The Gilmore Car Museum is a haven for classic car buffs, especially those who want to get behind the wheel of a Model T – just don't expect a normal driving experience
Hickory Corners, population 322, is a two-hour drive west of Detroit Metropolitan Airport. More significantly, it is home to the Gilmore Car Museum, where you'll find 400 vintage cars in a dozen buildings on 90 acres.
You'll also find the reason I'm here, the Model T Driving School, but more on that in a minute.
The Gilmore Car Museum opened in 1966 with 35 cars and today features areas dedicated to the Pierce-Arrow, Franklin, Lincoln Motor Car, Model A Ford, Cadillac LaSalle, as well as motorcycles, vintage children's pedal cars and the Classic Car Club of America.
You'll find a bit everything automotive, from a Mercedes-built replica of the first automobile, Karl Benz's 1886 Motorwagen, to an 1899 Locomobile steam-powered car (the oldest in the museum), and a 1903 Columbia Electric Runabout, which boasts a 40-mile range that was "popular with ladies and country doctors."
For classic muscle cars or cars favoured by the wealthy, there's a 1910 Packard five-passenger touring, 1916 Packard Twin-Six Racer and a 1929 Duesenberg.
There's also a restored 1941 roadside diner open for business, a 1930s gas station, and several recreated vintage dealerships. Time your visit for a rotating exhibit, regular cruise-in nights, swap meets, and more.
The non-profit museum is a hive of educational activity, including Gilmore Garage Works, an after-school program for maintaining and restoring vintage cars. This year, a team of adults and high school students ran a restored 1935 Packard from Michigan to Florida in the annual Great Race.
A research library holds ads, repair manuals, trade publications and hundreds of thousands of automotive patents, including one of the most revolutionary: the electric starter that in 1911 ended the requirement of a hand-cranked start – first sold with Cadillacs in 1912 and Fords in 1919.
In summer, the Model T Driving School offers pre-registered visitors an experience like no other. As we begin the half-day course, the museum's Education Director informs us that "women always do so much better in the class; you know why?"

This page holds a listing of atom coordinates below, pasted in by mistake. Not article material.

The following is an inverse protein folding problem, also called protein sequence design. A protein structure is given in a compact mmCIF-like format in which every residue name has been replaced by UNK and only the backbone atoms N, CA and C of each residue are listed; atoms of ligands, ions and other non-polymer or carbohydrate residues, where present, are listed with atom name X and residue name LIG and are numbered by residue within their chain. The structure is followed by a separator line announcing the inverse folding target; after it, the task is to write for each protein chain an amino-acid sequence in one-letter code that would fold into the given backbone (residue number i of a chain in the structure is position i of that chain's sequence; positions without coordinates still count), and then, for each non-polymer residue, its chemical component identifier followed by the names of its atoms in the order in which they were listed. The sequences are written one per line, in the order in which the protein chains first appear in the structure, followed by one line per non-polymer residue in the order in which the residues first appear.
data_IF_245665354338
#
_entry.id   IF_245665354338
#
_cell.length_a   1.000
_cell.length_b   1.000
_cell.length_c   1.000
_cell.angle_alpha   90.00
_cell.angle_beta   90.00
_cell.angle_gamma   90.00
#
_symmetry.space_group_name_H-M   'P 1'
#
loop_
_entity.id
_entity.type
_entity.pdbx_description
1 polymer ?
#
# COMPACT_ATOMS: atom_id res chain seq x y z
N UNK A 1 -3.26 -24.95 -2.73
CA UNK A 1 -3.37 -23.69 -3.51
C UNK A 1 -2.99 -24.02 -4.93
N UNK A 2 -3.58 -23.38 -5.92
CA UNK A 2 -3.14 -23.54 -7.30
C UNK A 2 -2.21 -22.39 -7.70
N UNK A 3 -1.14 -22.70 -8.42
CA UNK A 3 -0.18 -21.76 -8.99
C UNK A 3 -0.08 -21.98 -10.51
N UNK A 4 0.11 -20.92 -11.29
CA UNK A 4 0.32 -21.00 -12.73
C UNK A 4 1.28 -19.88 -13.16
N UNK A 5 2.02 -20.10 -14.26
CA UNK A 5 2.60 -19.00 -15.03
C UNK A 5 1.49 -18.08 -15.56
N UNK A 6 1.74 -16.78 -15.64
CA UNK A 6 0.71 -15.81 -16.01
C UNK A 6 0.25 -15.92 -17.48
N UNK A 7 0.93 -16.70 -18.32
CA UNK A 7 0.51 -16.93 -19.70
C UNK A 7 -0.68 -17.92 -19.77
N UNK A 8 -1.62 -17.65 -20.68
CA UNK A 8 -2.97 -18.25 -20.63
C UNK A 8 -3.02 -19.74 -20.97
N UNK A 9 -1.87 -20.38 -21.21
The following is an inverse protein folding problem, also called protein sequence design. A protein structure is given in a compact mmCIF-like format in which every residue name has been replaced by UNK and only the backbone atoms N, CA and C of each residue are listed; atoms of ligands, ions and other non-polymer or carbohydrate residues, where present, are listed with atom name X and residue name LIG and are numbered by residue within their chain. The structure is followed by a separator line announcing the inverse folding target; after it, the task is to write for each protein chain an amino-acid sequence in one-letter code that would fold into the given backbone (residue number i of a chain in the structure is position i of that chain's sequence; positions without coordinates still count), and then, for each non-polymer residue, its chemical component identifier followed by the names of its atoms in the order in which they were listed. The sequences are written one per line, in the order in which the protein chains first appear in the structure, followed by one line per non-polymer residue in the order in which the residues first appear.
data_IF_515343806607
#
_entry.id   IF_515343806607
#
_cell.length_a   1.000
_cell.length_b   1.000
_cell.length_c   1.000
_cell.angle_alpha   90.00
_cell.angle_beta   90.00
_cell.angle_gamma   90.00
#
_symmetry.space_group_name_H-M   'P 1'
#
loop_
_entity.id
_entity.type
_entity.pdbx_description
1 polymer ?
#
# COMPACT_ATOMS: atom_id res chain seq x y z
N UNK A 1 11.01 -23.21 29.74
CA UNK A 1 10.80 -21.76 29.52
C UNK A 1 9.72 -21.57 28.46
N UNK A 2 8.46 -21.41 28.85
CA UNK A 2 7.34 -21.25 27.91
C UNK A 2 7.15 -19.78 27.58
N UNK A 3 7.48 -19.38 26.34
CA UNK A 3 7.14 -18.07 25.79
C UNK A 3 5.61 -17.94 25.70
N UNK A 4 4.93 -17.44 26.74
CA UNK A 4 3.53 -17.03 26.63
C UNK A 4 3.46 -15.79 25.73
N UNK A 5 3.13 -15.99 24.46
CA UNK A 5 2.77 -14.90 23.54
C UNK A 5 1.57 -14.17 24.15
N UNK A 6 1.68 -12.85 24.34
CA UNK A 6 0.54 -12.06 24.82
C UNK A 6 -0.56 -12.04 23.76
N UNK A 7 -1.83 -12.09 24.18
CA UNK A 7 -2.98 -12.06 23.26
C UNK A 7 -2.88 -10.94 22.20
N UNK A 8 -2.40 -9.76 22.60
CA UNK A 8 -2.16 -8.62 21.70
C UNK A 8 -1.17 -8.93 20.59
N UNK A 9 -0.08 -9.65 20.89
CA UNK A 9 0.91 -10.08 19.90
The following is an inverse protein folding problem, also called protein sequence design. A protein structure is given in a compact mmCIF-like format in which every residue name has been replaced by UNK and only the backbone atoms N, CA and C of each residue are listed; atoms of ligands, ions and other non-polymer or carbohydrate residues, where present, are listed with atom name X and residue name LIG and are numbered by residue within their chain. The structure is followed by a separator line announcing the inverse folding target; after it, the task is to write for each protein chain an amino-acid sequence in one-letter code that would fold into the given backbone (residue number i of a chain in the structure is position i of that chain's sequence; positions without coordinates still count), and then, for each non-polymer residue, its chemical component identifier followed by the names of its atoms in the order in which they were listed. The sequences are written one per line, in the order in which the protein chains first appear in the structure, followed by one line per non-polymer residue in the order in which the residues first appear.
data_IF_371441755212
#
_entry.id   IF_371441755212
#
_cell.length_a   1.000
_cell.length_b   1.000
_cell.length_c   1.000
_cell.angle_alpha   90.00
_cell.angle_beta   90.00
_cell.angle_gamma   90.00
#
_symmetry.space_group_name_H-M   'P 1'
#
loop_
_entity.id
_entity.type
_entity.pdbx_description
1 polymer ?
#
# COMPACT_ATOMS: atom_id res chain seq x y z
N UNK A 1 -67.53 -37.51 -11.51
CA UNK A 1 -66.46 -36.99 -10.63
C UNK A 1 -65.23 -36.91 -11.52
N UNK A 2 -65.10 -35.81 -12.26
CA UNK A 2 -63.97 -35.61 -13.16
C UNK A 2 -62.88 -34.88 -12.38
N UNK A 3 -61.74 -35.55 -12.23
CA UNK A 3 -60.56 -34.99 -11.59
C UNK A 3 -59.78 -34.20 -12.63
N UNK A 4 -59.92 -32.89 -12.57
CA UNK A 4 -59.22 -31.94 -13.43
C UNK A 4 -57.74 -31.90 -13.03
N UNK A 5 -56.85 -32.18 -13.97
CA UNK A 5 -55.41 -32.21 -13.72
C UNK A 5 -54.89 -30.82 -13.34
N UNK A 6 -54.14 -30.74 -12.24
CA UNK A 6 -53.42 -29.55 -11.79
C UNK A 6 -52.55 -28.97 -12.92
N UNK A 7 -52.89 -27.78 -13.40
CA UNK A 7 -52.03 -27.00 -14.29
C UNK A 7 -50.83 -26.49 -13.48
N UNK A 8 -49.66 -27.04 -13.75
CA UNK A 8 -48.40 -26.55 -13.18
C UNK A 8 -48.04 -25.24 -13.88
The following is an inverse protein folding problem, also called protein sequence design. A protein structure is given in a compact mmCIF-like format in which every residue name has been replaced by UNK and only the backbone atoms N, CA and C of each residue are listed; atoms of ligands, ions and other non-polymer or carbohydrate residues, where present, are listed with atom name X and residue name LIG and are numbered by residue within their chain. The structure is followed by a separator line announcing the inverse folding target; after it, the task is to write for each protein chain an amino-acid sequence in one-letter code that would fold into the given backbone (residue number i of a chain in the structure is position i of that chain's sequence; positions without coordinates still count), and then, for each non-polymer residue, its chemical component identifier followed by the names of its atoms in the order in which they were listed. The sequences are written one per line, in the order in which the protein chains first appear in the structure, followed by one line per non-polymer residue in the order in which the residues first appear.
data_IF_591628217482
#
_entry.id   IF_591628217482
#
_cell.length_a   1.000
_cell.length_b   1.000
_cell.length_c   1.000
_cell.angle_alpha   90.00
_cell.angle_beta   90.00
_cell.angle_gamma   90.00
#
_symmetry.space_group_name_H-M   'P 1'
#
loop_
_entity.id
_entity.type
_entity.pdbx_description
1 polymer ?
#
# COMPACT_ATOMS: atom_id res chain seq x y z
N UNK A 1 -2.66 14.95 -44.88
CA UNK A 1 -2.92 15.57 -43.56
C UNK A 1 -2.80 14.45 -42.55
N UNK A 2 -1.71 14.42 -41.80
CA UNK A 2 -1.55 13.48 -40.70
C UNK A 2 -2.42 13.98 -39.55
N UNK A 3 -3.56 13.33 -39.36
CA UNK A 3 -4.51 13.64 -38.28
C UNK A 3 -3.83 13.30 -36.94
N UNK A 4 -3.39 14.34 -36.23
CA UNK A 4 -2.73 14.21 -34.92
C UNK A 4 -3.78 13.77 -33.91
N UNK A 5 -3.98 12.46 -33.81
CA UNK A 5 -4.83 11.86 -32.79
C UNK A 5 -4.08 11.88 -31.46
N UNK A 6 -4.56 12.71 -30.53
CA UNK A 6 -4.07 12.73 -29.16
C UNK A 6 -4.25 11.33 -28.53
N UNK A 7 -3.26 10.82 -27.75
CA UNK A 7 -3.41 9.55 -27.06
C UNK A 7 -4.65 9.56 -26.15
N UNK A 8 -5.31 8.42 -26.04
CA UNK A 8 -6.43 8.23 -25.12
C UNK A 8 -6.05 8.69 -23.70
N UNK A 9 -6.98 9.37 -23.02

No, but I'm all ears.
"Because they listen."
And listen, you must: Henry Ford's motorcar for the masses doesn't work on the same logic we know today.
There are levers, knobs and pedals, and they don't operate as you'd expect. For one, the throttle is on the steering wheel (down for fast, up for slow), as is the timing advance. You adjust the choke and carburetor with knobs on the dash. There are three foot pedals; The right pedal locks a brake in the transmission, and the middle pedal is reverse. Press the left pedal to engage the lower gear, and if you want to go into the higher gear, take your foot off.
Confused? The T is a mental and physical challenge.
It's a 2,200-rpm car with a top speed around 40 mph, which is a blessing. While a ball to drive, Model Ts are top-heavy and sway. Straightaway is fine, but too much speed in a corner could spell a rollover, or more likely, a broken wooden-spoked wheel.
We drove Model Ts that dated from 1914 to 1926, with instructors providing steady guidance and handling the more difficult tasks. They fill up the fuel tank, which is – disconcertingly – under your seat, and they hand-crank the start if a novice stalls out. (From my count, this only happened to men.) In its day, some drivers broke fingers, jaws and arms when the car backfired during a start. Or worse, they were run over when it sprang to life. A mechanic is also on hand, dressed in a traditional overcoat, to cover small problems that can arise. These are, after all, ancient cars; production ceased in 1927 after 19 years.
Included in the driving lesson is a guided tour through history. Benz's wife Bertha helped usher in the first automobile with her dowry and, unbeknownst to her husband, took their children on the first long-distance road trip in which repairs with her hairpin and garter were required to complete it. Another tidbit: when cars and horses shared the roads in the early days, laws required that drivers cover their car with a blanket when horses were near, so as not to spook them.
The day ends with a graduation ceremony and an official Model T Driving School Certificate. If you're not smiling by the end of it all, you're definitely not at the Gilmore.